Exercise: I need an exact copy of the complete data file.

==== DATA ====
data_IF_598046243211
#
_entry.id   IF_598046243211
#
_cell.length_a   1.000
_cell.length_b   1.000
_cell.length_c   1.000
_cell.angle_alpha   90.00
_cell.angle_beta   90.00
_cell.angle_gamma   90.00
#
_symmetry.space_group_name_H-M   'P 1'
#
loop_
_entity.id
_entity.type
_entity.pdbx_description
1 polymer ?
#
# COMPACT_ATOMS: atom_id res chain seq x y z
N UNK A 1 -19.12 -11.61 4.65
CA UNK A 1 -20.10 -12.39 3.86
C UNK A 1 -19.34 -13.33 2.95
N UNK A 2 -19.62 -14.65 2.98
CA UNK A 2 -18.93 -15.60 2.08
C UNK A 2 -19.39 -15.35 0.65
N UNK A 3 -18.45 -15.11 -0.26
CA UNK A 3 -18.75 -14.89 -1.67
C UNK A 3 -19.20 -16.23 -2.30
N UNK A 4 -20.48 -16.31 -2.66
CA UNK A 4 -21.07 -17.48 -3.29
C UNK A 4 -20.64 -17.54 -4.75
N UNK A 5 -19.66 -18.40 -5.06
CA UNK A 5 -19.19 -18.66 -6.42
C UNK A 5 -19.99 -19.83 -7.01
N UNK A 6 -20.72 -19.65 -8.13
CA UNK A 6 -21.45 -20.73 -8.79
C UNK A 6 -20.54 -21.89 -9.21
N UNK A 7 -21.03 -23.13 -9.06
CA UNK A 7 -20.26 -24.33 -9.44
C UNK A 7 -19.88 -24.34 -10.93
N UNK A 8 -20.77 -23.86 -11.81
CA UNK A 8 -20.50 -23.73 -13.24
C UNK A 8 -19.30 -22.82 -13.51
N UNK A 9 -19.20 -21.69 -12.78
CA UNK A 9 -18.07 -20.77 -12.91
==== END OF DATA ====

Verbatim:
data_IF_598046243211
#
_entry.id   IF_598046243211
#
_cell.length_a   1.000
_cell.length_b   1.000
_cell.length_c   1.000
_cell.angle_alpha   90.00
_cell.angle_beta   90.00
_cell.angle_gamma   90.00
#
_symmetry.space_group_name_H-M   'P 1'
#
loop_
_entity.id
_entity.type
_entity.pdbx_description
1 polymer ?
#
# COMPACT_ATOMS: atom_id res chain seq x y z
N UNK A 1 -19.12 -11.61 4.65
CA UNK A 1 -20.10 -12.39 3.86
C UNK A 1 -19.34 -13.33 2.95
N UNK A 2 -19.62 -14.65 2.98
CA UNK A 2 -18.93 -15.60 2.08
C UNK A 2 -19.39 -15.35 0.65
N UNK A 3 -18.45 -15.11 -0.26
CA UNK A 3 -18.75 -14.89 -1.67
C UNK A 3 -19.20 -16.23 -2.30
N UNK A 4 -20.48 -16.31 -2.66
CA UNK A 4 -21.07 -17.48 -3.29
C UNK A 4 -20.64 -17.54 -4.75
N UNK A 5 -19.66 -18.40 -5.06
CA UNK A 5 -19.19 -18.66 -6.42
C UNK A 5 -19.99 -19.83 -7.01
N UNK A 6 -20.72 -19.65 -8.13
CA UNK A 6 -21.45 -20.73 -8.79
C UNK A 6 -20.54 -21.89 -9.21
N UNK A 7 -21.03 -23.13 -9.06
CA UNK A 7 -20.26 -24.33 -9.44
C UNK A 7 -19.88 -24.34 -10.93
N UNK A 8 -20.77 -23.86 -11.81
CA UNK A 8 -20.50 -23.73 -13.24
C UNK A 8 -19.30 -22.82 -13.51
N UNK A 9 -19.20 -21.69 -12.78
CA UNK A 9 -18.07 -20.77 -12.91